At least it sounds like your mom’s past was a reasonably ‘happy’ place though. For that I’m really happy for you. My mom’s was not and her final years were filled with re-lived terror. It was heart-breaking and the years since she has passed away have not erased that pain.

    Big wellie-eyed hugs to both you and your mom ❤

    • bikerchick57 says:

      Joanne, I am so sorry your mom lived her final days with terror and that you had to witness it. In that way, mom is blessed with happy childhood memories. I fear that she has forgotten many of her memories with dad and with her children, but I guess that will be resolved when she makes it to heaven. 🙂

  5. M-R says:

    M-J … You know how much I love your writings about you and your mother, but this one seems, somehow, particularly wonderful. Not too many mothers in this world have daughters offering the same amount of love and care, of dedication and selflessness. Those little ‘lies’ you tell her are nothing of the sort – they’re reassurances.
    One day, I can see a book. I hope very much, that is. It would be a wonderful, exalting book.
    Please keep it in mind.

    • bikerchick57 says:

      M-R, do you know that I love your sock-changing backside? Thank you for your support and encouragement. It means a great deal. I’ve thought about writing a book, perhaps some time in the future when I’m retired and can put my whole heart and soul into it. Stay tuned!

  6. loisajay says:

    Shortly after my dad went into a home (about a year after my mother died), I was on the phone with him and he got real quiet and said, “Lo, you gotta get me outta here. These people here are all nuts!” Honest to God, I did not know how to respond.
    Your mom is a pistol and I loved this.

    • bikerchick57 says:

      Mom just called me and tried to talk to me sans her hearing aids. She wanted me to get her out of there and take her home. I called the office and the night nurse said mom was in a tiff because her laundry hasn’t been folded and put away. Yep, that’s my mom 🙂

  7. Cathy Ulrich says:

    This is beautifully written, Mary, and it’s very clear how much love you share with your Mom. You’re an amazing sister/daughter! I get from reading this, that there’s no way to make sense of everything, but in a way, it all makes sense. She’s trying and you’re trying and the love is still always there. Blessings to you, dear Mary.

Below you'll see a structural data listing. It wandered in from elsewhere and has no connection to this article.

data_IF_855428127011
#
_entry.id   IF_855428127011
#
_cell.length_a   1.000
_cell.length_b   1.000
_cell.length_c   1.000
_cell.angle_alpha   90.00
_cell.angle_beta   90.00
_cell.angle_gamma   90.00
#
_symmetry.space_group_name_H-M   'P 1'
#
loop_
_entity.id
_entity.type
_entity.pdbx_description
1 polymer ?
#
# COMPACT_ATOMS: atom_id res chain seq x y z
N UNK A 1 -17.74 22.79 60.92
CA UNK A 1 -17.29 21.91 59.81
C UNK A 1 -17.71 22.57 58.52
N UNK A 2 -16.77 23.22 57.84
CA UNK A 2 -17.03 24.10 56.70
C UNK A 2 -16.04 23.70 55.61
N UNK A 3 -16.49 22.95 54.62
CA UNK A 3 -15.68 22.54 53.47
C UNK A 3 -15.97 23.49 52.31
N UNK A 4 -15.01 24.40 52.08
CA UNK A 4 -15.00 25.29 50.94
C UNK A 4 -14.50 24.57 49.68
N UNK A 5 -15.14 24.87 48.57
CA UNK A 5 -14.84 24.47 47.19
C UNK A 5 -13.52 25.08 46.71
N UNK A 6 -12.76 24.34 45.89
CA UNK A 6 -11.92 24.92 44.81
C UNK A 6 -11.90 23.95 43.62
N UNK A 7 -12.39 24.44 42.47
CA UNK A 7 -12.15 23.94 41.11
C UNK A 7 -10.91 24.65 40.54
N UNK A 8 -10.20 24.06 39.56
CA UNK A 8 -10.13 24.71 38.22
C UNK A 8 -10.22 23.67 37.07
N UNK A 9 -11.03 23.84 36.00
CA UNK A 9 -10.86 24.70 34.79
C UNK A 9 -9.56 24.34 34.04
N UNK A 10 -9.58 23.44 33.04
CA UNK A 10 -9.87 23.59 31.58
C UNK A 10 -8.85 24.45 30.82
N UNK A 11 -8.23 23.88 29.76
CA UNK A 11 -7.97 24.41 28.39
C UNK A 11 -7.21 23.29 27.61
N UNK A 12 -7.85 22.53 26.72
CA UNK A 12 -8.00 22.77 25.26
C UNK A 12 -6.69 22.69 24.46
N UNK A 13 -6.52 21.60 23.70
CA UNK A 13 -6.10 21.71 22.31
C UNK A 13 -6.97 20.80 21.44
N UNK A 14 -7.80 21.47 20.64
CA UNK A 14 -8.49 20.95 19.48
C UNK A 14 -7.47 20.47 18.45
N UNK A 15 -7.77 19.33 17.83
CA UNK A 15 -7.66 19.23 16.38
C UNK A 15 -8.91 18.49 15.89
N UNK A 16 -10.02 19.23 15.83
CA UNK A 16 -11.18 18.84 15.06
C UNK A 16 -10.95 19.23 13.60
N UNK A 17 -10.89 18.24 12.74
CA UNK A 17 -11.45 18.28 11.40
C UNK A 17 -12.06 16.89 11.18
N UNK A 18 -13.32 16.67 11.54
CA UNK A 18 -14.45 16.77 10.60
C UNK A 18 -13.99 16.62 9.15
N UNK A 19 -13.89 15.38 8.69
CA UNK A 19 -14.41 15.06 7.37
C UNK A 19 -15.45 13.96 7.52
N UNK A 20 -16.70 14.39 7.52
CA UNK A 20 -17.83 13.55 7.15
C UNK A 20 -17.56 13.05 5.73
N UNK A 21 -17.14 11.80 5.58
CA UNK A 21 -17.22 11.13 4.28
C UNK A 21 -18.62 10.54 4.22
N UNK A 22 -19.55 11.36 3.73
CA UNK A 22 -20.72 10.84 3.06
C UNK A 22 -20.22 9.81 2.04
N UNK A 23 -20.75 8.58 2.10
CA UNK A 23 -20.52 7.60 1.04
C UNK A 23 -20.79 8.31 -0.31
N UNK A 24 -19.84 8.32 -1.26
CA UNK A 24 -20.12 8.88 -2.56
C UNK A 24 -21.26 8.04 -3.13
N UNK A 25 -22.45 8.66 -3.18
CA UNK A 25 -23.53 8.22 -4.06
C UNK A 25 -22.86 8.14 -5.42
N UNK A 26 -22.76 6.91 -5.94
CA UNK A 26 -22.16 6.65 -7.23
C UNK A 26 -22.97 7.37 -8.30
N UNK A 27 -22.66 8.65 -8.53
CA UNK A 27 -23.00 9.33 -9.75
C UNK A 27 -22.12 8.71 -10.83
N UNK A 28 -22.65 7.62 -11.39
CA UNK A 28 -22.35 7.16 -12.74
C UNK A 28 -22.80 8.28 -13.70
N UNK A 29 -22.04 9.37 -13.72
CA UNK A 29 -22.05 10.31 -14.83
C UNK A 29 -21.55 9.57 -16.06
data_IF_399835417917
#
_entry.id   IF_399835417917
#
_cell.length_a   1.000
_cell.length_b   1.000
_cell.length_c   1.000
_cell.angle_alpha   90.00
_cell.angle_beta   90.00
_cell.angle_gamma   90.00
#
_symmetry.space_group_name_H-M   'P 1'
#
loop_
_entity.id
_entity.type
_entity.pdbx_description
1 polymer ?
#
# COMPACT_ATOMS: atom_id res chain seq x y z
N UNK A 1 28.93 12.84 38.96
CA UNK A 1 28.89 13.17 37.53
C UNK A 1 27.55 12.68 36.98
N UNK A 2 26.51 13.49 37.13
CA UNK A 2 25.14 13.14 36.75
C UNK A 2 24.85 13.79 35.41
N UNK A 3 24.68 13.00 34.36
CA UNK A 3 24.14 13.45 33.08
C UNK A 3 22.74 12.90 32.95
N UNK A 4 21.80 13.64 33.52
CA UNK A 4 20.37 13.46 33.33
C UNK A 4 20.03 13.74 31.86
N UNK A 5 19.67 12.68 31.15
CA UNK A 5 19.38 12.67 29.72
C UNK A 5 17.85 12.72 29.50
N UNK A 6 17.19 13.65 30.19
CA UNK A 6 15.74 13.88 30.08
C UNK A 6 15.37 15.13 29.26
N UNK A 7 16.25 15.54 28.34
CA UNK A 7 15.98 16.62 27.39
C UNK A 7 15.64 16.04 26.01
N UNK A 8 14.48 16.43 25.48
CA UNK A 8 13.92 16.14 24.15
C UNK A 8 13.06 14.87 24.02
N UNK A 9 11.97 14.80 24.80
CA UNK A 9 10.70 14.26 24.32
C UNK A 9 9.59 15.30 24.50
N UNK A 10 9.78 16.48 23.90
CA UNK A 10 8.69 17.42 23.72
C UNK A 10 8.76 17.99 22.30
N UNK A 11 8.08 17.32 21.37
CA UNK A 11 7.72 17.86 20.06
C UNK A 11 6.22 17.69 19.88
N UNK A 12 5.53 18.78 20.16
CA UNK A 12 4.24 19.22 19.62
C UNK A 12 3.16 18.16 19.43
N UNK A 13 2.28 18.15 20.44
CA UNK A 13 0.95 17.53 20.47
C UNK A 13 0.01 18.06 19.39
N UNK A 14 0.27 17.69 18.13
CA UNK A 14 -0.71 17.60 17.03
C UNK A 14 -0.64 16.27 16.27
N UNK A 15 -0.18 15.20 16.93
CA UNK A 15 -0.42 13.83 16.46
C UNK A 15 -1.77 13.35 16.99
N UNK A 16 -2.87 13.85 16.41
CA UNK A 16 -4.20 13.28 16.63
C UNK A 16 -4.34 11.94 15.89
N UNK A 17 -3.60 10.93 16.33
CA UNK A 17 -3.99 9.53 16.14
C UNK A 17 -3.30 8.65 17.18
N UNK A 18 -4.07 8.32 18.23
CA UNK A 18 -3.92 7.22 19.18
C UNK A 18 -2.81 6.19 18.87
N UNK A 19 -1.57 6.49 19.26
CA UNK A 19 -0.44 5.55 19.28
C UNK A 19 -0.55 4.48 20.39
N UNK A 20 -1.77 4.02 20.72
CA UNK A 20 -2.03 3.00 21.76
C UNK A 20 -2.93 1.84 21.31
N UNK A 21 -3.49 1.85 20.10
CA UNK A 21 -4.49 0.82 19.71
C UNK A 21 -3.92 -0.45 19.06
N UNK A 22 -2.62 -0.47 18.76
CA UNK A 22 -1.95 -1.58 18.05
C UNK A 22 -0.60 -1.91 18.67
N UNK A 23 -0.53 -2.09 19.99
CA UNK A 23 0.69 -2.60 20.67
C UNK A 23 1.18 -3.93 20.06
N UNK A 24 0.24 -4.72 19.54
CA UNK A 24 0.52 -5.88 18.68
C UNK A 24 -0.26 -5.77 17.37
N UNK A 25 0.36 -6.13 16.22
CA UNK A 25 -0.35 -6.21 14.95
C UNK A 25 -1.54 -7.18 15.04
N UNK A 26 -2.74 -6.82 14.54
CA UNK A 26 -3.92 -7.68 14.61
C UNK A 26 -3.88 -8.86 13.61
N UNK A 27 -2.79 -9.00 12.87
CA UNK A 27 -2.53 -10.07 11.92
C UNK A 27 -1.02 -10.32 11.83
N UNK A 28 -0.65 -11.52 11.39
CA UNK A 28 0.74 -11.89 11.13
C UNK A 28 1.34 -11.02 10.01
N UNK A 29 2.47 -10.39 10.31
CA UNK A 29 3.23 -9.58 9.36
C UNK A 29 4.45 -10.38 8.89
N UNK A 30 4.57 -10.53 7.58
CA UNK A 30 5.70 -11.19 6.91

8. moylomenterprises says:

    Aww, so sweet and sad at the same time. Bless you both.

    • bikerchick57 says:

      Thank you! I often feel a range of emotions when I visit mom, because that’s how it is. She has, however, taught me a very valuable lesson in patience.

  9. I still hope I get to meet your mom, Mary. She can believe I’m whoever she wants to believe I am, and I’ll play right along and sip cosmopolitans with her.

    It’s got to be so agonizing to watch your mom become a person you don’t know, or not the person you knew for so long. I admire you for how you’re handling it. As someone said above, you’re burrowing into who she was most likely before she had you. Those glimpses are still her, just not the her she showed you as your mother for most of your life. I know that doesn’t help when you miss that person, and she’s sitting right in front of you, but she’s not the same.

    • bikerchick57 says:

      I hope you can meet her too, Andra. Thanks for the kind words, for being so supportive. I think I’ve stopped agonizing about the person mom has become. At some point, reality strikes and you realize you can’t change it, only make it comfortable. So I try to give her comfort in the ways I’m able, like taking her out for Saturday lunch. I’ve been enjoying our time because of the stories and finding out about the young Pauline.

  10. I got a bit behind but I’m glad I came back to this. Wonderfully written, M-J. You’re doing a terrific job in difficult circumstances and I love that you are able to keep your sense of humour.

    • bikerchick57 says:

      Thanks H. Keeping a sense of humor is important through all of this. Some of the things mom has said lately makes me LOL. Like when she called her food at assisted living “chicken shit.”